“Ragnar is the co-founder of the Reykjavik international crime writing festival Iceland Noir. From the age of 17, Ragnar translated 14 Agatha Christie novels into Icelandic. Ragnar has appeared on festival panels worldwide and lives in Reykjavik. Ragnar has a law degree and works as an investment banker in Reykjavik, in addition to teaching law at Reykjavik University.”
So to the book. A truly scary story, set in Iceland in the deep midwinter and the author has one (or at least me) panting for what could possibly come next.
If you are into horror and mystery stories, I recommend you get your hands on a copy of this book.
But having read the book I wanted to find out more about this far-off land.
Again, thanks to Google, I found that Iceland is “a Nordic island country in the North Atlantic Ocean and the most sparsely populated country in Europe. Iceland’s capital and largest city is Reykjavík, which (along with its surrounding areas) is home to over 65% of the population.” And in 2020 its population was counted at 366,000 with 237,900 being residents in the capital..
I was particularly interested to note how alike this island is to the island on which I choose to live. For instance, it has a dramatic landscape with volcanoes, geysers, hot springs and lava fields. Massive glaciers are protected in Vatnajökull and Snæfellsjökull national parks. We have what has been described as one of the most dramatic landscapes in the world. We have mountains, fjords, glaciers, lakes, hot springs, geysers, mud pools national parks, and beaches.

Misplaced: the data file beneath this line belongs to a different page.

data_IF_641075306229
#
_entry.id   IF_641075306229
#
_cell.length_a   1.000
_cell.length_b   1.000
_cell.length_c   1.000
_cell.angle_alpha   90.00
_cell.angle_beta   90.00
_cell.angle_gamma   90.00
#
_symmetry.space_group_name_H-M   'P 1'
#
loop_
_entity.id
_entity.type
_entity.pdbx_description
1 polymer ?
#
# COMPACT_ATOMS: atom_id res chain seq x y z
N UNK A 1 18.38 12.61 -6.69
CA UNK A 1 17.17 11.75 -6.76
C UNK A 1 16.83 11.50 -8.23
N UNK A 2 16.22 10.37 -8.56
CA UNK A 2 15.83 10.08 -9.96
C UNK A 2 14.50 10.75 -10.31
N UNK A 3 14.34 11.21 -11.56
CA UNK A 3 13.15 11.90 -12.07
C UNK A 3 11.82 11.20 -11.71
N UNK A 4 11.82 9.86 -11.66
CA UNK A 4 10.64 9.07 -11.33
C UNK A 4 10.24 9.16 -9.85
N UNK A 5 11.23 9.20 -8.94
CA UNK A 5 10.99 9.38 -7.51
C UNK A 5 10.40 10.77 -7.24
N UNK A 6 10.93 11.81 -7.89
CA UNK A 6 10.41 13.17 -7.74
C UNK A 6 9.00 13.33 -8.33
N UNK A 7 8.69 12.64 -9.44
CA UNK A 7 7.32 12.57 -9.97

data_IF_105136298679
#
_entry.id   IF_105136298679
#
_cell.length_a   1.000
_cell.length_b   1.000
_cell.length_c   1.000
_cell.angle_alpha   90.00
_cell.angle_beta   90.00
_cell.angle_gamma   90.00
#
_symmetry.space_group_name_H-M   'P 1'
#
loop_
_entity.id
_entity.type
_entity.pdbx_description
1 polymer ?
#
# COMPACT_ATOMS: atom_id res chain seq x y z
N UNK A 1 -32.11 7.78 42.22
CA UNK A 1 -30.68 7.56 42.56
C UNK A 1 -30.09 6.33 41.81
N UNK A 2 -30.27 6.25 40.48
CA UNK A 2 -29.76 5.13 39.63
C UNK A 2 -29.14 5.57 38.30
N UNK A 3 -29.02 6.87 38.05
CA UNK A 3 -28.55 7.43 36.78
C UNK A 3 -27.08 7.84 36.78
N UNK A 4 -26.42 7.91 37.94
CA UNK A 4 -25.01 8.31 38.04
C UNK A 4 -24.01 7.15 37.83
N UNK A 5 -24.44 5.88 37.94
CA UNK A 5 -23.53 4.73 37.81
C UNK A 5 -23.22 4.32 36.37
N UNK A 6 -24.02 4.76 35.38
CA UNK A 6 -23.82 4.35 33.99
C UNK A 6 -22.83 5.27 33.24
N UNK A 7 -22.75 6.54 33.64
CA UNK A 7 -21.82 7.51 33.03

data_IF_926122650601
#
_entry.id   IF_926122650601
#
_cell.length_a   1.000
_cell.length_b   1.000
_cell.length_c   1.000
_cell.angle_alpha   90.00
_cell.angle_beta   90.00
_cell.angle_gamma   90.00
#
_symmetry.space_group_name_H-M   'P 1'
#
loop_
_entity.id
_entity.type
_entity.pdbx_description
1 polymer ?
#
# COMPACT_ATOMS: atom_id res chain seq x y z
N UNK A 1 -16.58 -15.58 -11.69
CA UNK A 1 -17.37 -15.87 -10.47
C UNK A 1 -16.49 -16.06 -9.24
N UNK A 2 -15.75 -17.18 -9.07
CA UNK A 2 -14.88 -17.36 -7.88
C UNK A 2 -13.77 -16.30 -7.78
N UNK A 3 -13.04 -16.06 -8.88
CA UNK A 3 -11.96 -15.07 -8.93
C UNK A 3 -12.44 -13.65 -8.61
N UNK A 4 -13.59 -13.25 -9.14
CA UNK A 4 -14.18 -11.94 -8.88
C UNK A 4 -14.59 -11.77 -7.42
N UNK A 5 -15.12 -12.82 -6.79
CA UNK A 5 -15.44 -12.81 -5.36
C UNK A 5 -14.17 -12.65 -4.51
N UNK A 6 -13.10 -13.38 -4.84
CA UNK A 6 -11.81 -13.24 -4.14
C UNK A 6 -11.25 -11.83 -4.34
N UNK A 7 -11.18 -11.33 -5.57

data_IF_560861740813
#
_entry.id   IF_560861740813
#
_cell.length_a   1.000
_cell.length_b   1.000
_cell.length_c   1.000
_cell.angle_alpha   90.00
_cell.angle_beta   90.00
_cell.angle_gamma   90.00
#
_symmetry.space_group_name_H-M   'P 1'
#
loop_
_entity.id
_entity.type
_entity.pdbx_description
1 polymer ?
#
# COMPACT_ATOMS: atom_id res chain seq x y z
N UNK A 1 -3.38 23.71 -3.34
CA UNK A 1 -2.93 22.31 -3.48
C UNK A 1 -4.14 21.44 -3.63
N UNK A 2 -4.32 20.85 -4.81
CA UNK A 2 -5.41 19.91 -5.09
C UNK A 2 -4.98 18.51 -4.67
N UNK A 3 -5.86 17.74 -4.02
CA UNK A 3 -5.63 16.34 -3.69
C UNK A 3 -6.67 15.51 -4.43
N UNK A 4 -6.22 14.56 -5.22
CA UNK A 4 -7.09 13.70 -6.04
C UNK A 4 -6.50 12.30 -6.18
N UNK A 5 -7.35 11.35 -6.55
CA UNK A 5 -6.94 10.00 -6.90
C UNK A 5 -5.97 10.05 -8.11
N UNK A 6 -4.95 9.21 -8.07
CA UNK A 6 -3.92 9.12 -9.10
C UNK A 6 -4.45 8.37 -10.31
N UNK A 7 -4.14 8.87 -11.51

The population of New Zealand in 2020 was 5.084 million and currently, in Wellington, our capital it is set at 419,000.
“What is it with you and that book?” Rafael laughed. “We have a personal relationship.” Benjamin Alire Sáenz, American poet, novelist, and writer of children’s books
Lunch today was cancelled because one friend had a horrible cold and didn’t want to go out nor did she want to give it to us.
So time for me. But where did the three hours I would have spent between leaving home and returning go?
The groceries were delivered bright and early (what a godsend that is to we oldies), and then the FaceTime chat with Chris. We talk twice each week, usually for an hour or so – 10.30 am my time so I have the rest of the day before me; while Chris, some 16 hours behind me, is looking forward to her evening activities.
I had promised myself that I would use this unexpected free day on myself. So I took out my book and continued reading with the sun pouring in the open doors, my Grandson’s cat, Flashcat at my feet and a steaming cup of tea at hand.
Have you discovered Caro Ramsay’s books? Caro is a Scottish mystery writer and we are told “Caro was born in Govan, on Glasgow’s south side. A graduate of the British School of Osteopathy, she runs a large osteopath centre in West Scotland, treating animals and humans, and writes in her spare time.”
So far “in her spare time” she has written 13 books in the Anderson and Costello series, two stand-alone novels and a cookbook. I wonder what I could have achieved in my spare time.